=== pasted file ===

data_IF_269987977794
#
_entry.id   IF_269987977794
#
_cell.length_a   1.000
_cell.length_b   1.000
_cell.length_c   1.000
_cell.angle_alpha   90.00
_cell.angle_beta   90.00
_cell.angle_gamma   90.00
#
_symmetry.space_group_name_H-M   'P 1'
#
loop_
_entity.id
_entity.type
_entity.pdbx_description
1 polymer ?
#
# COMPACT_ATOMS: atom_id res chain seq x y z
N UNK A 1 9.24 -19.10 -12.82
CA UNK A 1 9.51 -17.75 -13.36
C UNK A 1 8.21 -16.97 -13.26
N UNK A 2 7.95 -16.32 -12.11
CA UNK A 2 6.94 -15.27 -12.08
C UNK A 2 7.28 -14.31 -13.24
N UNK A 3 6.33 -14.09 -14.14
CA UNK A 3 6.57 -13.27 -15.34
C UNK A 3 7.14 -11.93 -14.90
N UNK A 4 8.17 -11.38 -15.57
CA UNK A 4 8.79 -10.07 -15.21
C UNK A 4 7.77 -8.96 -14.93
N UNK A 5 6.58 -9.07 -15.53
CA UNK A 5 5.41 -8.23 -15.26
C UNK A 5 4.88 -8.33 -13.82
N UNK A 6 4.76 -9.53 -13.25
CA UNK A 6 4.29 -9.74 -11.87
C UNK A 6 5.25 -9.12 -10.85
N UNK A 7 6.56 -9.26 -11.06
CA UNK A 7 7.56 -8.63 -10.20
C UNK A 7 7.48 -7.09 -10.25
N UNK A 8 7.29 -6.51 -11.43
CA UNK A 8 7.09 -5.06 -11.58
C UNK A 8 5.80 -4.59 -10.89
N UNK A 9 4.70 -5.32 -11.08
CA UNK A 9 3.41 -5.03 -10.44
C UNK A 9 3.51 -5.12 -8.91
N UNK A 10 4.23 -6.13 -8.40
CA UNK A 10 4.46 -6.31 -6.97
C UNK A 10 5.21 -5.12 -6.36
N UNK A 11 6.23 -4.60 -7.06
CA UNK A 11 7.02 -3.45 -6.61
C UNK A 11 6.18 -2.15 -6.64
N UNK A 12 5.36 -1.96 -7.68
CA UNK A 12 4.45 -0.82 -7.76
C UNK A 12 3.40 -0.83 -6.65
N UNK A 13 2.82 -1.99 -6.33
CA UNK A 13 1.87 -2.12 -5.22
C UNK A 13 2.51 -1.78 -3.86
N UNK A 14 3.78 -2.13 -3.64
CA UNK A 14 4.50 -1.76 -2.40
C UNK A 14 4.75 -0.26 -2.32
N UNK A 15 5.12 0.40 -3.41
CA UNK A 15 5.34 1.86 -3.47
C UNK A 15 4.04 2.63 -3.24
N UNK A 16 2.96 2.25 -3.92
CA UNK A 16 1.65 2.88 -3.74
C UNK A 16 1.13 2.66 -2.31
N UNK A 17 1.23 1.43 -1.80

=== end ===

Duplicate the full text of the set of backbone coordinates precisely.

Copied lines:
data_IF_269987977794
#
_entry.id   IF_269987977794
#
_cell.length_a   1.000
_cell.length_b   1.000
_cell.length_c   1.000
_cell.angle_alpha   90.00
_cell.angle_beta   90.00
_cell.angle_gamma   90.00
#
_symmetry.space_group_name_H-M   'P 1'
#
loop_
_entity.id
_entity.type
_entity.pdbx_description
1 polymer ?
#
# COMPACT_ATOMS: atom_id res chain seq x y z
N UNK A 1 9.24 -19.10 -12.82
CA UNK A 1 9.51 -17.75 -13.36
C UNK A 1 8.21 -16.97 -13.26
N UNK A 2 7.95 -16.32 -12.11
CA UNK A 2 6.94 -15.27 -12.08
C UNK A 2 7.28 -14.31 -13.24
N UNK A 3 6.33 -14.09 -14.14
CA UNK A 3 6.57 -13.27 -15.34
C UNK A 3 7.14 -11.93 -14.90
N UNK A 4 8.17 -11.38 -15.57
CA UNK A 4 8.79 -10.07 -15.21
C UNK A 4 7.77 -8.96 -14.93
N UNK A 5 6.58 -9.07 -15.53
CA UNK A 5 5.41 -8.23 -15.26
C UNK A 5 4.88 -8.33 -13.82
N UNK A 6 4.76 -9.53 -13.25
CA UNK A 6 4.29 -9.74 -11.87
C UNK A 6 5.25 -9.12 -10.85
N UNK A 7 6.56 -9.26 -11.06
CA UNK A 7 7.56 -8.63 -10.20
C UNK A 7 7.48 -7.09 -10.25
N UNK A 8 7.29 -6.51 -11.43
CA UNK A 8 7.09 -5.06 -11.58
C UNK A 8 5.80 -4.59 -10.89
N UNK A 9 4.70 -5.32 -11.08
CA UNK A 9 3.41 -5.03 -10.44
C UNK A 9 3.51 -5.12 -8.91
N UNK A 10 4.23 -6.13 -8.40
CA UNK A 10 4.46 -6.31 -6.97
C UNK A 10 5.21 -5.12 -6.36
N UNK A 11 6.23 -4.60 -7.06
CA UNK A 11 7.02 -3.45 -6.61
C UNK A 11 6.18 -2.15 -6.64
N UNK A 12 5.36 -1.96 -7.68
CA UNK A 12 4.45 -0.82 -7.76
C UNK A 12 3.40 -0.83 -6.65
N UNK A 13 2.82 -1.99 -6.33
CA UNK A 13 1.87 -2.12 -5.22
C UNK A 13 2.51 -1.78 -3.86
N UNK A 14 3.78 -2.13 -3.64
CA UNK A 14 4.50 -1.76 -2.40
C UNK A 14 4.75 -0.26 -2.32
N UNK A 15 5.12 0.40 -3.41
CA UNK A 15 5.34 1.86 -3.47
C UNK A 15 4.04 2.63 -3.24
N UNK A 16 2.96 2.25 -3.92
CA UNK A 16 1.65 2.88 -3.74
C UNK A 16 1.13 2.66 -2.31
N UNK A 17 1.23 1.43 -1.80